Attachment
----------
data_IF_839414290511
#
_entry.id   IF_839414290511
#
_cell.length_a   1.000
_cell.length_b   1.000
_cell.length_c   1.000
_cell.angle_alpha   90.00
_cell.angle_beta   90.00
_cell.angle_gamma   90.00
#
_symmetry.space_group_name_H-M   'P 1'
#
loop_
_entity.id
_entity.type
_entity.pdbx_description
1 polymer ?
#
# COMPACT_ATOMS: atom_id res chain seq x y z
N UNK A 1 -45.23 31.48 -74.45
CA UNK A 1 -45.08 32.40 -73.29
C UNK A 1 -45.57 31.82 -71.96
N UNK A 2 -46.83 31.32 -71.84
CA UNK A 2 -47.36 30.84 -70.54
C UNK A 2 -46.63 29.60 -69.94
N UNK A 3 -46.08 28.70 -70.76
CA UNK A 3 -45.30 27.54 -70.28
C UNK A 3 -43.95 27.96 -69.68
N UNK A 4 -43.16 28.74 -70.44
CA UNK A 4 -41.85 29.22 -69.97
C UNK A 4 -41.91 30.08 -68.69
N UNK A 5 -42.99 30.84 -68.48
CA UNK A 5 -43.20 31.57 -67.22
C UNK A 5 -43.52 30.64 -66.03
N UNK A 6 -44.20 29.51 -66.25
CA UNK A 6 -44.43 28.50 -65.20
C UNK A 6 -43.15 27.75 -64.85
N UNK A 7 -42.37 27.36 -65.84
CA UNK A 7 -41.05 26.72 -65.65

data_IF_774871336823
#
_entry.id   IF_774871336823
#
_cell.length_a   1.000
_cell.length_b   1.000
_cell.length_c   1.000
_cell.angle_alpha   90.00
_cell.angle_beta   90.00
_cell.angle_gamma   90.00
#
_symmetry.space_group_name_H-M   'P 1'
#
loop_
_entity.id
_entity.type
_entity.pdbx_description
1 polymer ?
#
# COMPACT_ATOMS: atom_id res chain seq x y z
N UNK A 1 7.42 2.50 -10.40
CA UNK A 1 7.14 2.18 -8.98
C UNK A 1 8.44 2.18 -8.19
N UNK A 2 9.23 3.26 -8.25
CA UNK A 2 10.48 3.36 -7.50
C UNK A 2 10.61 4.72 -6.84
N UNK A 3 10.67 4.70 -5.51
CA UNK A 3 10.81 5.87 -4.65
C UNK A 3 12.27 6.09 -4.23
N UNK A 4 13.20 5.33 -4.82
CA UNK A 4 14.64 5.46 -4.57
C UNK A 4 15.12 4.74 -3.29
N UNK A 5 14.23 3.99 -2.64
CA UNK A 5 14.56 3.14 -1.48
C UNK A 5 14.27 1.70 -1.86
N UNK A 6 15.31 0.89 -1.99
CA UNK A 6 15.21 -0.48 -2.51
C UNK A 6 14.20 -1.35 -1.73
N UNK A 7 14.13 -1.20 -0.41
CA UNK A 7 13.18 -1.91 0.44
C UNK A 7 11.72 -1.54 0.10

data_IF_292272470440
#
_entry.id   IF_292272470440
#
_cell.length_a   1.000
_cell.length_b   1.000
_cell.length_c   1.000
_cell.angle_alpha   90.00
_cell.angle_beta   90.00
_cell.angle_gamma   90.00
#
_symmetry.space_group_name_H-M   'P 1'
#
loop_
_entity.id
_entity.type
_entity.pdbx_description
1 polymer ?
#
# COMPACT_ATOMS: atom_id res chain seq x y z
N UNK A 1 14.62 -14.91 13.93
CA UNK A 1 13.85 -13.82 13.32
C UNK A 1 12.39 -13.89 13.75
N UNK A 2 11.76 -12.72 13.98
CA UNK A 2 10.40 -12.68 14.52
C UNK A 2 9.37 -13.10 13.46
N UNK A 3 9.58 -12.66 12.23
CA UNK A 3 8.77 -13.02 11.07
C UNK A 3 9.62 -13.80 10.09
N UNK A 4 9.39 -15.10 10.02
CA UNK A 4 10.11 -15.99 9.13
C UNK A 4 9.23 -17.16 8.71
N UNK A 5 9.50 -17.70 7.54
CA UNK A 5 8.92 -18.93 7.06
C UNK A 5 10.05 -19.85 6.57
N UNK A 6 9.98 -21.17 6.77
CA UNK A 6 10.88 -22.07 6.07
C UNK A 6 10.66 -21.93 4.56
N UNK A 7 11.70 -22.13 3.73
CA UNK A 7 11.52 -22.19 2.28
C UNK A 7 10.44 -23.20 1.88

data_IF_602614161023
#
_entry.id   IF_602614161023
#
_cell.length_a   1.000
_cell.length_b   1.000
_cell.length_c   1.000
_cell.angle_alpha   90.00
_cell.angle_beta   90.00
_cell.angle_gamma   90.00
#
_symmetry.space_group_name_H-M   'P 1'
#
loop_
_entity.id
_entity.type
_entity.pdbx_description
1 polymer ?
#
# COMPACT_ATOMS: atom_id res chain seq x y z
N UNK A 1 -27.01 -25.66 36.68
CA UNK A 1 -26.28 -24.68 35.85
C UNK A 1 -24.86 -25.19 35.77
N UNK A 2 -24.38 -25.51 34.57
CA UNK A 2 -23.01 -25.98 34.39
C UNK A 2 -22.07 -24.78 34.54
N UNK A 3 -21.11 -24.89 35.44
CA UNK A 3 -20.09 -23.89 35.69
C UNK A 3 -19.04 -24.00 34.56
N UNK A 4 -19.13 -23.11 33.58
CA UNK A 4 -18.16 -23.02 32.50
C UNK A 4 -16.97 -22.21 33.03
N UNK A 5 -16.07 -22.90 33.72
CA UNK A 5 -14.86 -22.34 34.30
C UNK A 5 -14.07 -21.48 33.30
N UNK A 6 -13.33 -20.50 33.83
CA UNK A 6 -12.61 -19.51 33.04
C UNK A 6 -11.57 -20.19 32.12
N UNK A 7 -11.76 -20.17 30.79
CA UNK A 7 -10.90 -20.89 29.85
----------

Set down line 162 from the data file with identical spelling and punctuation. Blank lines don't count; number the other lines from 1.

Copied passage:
CA UNK A 7 -10.90 -20.89 29.85